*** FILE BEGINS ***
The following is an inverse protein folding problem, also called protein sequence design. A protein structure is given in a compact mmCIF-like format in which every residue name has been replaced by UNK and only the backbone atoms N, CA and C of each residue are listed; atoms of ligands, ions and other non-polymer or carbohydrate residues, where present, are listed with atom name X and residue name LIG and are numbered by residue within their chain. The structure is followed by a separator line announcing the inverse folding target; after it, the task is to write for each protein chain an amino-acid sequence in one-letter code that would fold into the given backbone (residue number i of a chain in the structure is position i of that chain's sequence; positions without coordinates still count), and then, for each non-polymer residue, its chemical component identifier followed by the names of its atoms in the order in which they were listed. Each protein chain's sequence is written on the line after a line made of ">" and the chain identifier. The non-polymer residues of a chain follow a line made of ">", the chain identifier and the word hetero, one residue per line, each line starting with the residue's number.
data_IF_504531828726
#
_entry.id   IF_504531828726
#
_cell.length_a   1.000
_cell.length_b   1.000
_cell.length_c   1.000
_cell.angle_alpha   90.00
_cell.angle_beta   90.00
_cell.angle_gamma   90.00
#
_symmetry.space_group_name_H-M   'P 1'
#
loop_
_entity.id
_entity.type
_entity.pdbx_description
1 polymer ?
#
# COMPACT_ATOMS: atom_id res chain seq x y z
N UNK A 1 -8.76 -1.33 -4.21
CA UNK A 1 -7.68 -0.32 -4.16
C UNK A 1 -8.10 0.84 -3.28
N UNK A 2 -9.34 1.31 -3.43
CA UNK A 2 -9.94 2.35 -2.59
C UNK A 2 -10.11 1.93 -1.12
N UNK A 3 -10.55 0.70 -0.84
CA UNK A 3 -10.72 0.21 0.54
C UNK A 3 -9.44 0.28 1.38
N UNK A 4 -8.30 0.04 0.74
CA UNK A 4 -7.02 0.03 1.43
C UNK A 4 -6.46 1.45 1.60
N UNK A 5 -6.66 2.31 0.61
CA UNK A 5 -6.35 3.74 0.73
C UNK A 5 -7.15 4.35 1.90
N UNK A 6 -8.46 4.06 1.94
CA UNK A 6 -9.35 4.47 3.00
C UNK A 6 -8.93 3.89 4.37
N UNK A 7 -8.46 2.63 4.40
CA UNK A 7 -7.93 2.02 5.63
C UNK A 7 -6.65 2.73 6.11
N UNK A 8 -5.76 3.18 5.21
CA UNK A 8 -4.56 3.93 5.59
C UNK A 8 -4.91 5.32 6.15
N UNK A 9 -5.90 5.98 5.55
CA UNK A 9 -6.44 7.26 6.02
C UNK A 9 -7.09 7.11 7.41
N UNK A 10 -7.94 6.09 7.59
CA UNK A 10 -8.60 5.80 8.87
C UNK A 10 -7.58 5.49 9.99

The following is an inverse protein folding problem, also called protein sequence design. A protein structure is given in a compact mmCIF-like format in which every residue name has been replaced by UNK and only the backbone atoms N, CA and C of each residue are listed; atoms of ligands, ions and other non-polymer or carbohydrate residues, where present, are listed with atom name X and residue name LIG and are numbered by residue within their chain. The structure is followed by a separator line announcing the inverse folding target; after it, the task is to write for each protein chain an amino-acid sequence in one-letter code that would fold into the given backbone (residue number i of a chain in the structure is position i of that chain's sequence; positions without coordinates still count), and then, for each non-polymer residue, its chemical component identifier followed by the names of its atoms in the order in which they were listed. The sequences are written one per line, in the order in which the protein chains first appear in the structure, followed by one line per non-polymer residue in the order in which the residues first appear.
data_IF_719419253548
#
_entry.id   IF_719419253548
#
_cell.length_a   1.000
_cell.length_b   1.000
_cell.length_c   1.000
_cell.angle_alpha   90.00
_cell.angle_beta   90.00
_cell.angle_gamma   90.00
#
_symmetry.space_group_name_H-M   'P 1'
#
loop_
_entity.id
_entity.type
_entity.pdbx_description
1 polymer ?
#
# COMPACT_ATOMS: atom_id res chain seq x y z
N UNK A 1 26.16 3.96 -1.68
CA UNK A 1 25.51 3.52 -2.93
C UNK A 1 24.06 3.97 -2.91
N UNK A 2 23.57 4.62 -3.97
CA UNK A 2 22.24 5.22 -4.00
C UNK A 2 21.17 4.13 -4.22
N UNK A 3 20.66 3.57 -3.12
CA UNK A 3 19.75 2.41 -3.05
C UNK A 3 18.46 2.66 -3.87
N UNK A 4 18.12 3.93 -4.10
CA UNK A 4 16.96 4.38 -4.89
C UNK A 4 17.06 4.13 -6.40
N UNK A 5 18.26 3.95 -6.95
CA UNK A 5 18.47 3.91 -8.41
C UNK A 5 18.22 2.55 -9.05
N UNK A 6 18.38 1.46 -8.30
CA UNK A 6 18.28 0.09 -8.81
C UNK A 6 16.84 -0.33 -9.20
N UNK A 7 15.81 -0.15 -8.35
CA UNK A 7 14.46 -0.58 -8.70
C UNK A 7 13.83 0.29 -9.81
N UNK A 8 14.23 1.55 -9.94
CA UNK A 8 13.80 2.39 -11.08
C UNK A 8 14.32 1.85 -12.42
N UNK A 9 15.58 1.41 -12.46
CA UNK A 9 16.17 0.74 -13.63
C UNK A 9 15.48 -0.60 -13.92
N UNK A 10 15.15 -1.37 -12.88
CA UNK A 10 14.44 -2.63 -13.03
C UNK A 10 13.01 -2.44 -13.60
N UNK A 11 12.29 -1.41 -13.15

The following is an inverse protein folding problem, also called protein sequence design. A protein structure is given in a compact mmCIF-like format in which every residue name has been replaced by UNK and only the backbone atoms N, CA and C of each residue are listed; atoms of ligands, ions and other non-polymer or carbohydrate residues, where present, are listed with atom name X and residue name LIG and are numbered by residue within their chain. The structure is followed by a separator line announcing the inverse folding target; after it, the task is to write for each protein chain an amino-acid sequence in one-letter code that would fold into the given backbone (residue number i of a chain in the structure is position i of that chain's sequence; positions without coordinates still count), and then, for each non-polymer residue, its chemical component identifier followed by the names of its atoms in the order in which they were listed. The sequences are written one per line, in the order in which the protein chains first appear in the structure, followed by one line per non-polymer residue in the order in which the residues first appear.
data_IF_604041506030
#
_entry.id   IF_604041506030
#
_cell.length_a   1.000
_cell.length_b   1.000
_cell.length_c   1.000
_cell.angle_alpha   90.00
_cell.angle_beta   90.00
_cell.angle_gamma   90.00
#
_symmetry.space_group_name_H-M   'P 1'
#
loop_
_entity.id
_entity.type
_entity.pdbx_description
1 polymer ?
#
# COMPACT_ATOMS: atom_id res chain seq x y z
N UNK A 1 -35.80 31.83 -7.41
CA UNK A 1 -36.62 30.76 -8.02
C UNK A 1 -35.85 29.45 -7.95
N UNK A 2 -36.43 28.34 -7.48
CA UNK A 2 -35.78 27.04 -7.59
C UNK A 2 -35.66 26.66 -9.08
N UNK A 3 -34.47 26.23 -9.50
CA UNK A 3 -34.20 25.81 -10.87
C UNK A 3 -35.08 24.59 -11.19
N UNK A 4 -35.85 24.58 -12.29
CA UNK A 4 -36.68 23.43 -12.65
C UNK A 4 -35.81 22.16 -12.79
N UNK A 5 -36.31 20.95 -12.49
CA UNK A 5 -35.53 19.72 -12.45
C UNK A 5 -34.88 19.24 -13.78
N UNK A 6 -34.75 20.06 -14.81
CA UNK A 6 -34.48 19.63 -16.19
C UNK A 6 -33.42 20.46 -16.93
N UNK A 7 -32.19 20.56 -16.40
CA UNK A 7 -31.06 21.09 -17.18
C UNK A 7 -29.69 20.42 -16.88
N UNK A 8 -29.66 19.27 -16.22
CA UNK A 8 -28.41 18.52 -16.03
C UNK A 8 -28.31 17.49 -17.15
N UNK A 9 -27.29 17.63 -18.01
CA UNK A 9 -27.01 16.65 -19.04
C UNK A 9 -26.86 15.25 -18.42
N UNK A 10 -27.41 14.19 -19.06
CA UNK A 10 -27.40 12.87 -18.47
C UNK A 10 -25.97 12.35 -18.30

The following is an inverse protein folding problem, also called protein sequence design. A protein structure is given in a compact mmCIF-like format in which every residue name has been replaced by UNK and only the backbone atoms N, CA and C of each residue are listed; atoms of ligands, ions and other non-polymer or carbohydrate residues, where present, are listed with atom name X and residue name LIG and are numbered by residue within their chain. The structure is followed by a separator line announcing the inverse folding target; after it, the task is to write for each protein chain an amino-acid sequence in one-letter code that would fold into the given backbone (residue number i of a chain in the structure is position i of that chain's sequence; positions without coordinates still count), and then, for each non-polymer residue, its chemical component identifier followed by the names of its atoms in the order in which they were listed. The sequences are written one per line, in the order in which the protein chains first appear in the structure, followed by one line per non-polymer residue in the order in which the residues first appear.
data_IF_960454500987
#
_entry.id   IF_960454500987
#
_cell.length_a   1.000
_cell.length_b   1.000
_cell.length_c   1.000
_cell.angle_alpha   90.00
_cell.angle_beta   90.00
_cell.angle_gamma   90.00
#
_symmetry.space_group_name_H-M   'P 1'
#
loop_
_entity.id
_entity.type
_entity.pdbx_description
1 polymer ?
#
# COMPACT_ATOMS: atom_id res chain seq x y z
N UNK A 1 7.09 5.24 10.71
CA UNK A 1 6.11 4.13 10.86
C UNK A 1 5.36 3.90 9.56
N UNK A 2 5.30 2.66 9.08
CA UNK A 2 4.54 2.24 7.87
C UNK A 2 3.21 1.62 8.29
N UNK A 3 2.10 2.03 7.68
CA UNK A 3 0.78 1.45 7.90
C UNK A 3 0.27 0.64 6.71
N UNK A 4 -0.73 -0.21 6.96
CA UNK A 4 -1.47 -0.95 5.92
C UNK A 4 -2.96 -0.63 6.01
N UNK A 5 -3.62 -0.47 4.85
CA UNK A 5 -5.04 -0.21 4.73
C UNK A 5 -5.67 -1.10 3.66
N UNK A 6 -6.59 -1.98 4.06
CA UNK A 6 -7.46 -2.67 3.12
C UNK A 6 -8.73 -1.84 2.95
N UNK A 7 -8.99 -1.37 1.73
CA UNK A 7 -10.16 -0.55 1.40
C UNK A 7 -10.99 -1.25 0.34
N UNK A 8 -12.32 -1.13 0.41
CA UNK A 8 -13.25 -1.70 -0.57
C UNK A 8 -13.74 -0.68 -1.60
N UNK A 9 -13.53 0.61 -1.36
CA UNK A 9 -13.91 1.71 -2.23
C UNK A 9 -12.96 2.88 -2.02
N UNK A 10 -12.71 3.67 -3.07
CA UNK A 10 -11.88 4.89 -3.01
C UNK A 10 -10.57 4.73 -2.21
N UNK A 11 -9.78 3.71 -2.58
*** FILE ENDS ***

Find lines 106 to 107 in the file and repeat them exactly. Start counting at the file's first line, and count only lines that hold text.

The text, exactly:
#
_entry.id   IF_604041506030